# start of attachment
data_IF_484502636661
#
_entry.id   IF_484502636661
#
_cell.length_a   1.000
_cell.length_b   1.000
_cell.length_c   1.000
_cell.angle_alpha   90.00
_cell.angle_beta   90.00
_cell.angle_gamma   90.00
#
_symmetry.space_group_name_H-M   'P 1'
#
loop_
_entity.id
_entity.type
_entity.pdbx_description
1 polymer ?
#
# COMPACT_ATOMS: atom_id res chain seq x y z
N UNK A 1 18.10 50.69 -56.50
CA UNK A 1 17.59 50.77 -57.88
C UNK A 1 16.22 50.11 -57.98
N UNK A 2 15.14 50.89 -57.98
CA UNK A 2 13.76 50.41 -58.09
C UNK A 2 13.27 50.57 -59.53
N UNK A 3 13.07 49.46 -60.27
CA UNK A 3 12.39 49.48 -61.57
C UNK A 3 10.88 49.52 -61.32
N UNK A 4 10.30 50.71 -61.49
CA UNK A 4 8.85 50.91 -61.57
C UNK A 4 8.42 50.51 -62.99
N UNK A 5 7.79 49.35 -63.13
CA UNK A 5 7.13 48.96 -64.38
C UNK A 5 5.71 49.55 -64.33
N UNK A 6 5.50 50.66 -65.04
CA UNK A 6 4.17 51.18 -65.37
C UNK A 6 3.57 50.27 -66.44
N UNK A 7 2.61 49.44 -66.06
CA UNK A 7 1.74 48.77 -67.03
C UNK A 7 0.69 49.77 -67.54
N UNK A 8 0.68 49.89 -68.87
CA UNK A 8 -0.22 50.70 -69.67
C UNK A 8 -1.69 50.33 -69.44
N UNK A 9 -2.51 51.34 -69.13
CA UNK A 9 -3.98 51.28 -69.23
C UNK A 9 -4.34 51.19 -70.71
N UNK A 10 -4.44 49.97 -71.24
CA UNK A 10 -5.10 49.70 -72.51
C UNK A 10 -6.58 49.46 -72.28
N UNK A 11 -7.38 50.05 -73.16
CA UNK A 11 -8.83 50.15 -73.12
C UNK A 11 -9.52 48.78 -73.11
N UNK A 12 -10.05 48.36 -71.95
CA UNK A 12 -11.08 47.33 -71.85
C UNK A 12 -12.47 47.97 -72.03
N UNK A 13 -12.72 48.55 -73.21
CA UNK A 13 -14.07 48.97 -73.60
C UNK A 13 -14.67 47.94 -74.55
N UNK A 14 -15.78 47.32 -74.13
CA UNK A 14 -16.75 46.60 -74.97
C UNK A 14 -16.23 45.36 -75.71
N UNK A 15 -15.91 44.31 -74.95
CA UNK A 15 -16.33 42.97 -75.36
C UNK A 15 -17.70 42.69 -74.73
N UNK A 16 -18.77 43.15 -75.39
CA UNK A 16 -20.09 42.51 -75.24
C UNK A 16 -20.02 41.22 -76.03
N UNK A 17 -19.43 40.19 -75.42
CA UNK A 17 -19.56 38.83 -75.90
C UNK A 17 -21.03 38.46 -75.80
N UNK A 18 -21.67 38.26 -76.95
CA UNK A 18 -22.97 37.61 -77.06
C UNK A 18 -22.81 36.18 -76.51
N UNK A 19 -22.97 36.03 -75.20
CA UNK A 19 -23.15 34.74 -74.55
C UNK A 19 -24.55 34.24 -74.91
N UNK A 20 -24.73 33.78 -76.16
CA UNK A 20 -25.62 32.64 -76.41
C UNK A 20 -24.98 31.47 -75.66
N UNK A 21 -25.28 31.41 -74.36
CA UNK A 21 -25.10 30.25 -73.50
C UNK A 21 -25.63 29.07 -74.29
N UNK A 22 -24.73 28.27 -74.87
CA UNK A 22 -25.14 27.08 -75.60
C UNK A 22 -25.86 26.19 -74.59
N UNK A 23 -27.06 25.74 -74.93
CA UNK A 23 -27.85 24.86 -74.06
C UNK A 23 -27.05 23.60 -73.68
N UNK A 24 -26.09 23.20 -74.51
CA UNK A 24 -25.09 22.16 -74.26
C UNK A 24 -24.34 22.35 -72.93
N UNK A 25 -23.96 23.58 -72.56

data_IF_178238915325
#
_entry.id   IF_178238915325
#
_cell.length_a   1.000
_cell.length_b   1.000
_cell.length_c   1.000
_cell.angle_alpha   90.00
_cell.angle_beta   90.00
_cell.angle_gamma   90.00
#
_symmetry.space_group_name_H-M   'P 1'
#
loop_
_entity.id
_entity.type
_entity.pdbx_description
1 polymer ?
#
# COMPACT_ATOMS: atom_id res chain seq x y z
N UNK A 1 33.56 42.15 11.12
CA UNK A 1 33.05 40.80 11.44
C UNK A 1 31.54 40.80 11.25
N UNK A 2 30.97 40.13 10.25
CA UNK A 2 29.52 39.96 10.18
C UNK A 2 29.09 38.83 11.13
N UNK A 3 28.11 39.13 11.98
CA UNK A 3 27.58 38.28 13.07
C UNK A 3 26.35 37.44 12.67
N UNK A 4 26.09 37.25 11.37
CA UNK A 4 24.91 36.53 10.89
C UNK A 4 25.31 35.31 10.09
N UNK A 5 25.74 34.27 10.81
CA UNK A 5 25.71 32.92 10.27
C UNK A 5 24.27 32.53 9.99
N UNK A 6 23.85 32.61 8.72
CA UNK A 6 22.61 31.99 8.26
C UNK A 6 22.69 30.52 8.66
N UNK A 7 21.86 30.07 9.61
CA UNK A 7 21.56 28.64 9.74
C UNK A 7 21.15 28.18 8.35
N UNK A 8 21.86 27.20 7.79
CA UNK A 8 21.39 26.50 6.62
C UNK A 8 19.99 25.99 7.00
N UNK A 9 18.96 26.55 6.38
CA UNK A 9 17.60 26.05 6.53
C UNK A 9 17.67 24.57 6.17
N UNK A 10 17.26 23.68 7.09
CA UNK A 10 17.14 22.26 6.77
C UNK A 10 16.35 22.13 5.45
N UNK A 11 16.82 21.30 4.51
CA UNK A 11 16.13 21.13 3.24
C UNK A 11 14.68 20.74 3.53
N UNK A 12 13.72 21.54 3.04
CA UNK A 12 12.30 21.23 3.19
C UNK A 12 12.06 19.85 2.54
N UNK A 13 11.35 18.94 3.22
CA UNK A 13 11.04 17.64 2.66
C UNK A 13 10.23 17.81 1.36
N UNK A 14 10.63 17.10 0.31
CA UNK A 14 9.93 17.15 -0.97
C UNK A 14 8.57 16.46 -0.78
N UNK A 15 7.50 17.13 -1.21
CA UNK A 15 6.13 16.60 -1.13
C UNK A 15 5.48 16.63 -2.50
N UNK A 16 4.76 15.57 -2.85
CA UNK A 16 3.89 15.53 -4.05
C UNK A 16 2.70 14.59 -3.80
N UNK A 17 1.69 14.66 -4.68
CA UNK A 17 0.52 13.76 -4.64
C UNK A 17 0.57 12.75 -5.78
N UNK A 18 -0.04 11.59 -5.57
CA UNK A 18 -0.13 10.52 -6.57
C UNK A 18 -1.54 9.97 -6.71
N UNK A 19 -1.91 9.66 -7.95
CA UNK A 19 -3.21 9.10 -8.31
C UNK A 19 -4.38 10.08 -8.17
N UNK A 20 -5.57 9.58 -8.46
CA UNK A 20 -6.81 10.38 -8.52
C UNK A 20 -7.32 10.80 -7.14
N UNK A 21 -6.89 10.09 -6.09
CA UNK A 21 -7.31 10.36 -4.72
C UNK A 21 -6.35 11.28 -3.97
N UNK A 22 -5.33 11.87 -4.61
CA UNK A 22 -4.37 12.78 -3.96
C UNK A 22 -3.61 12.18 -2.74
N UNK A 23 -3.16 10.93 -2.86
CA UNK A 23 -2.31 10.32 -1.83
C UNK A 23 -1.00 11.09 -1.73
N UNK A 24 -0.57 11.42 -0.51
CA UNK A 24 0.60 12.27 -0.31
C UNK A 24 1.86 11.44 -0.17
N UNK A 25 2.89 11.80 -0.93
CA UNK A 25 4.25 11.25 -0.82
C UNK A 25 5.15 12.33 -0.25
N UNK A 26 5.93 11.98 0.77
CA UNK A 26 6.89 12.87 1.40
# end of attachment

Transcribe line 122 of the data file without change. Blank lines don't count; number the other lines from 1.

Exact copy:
C UNK A 3 26.35 37.44 12.67